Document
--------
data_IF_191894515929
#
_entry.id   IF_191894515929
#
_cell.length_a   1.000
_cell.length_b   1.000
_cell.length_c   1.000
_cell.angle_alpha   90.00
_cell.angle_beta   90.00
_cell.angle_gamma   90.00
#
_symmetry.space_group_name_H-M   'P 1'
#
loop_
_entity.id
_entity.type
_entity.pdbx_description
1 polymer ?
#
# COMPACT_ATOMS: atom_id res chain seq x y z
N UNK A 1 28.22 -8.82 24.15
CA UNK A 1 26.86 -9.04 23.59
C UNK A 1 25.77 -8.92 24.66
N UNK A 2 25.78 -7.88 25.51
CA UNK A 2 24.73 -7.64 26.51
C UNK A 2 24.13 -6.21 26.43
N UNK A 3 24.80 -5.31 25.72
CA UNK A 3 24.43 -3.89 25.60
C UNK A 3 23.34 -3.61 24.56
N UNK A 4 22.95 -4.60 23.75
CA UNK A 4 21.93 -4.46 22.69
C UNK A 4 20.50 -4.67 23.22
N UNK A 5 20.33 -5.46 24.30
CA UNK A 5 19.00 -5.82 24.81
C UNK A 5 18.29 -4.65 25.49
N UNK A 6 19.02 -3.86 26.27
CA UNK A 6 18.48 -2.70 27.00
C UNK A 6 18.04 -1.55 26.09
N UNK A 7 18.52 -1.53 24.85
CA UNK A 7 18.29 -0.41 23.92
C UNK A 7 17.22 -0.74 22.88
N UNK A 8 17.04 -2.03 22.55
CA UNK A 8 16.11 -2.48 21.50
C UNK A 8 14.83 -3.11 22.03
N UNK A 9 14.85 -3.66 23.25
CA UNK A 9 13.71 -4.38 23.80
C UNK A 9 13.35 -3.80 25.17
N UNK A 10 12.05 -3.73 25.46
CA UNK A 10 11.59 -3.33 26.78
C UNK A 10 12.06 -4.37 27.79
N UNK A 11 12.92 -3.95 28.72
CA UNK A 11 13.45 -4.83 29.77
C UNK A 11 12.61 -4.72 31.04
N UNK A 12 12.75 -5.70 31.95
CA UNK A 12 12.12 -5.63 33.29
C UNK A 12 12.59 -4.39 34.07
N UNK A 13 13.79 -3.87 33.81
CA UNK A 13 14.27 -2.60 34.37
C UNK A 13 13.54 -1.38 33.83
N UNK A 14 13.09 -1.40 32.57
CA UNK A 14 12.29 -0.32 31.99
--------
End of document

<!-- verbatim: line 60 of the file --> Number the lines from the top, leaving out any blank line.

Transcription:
N UNK A 14 13.09 -1.40 32.57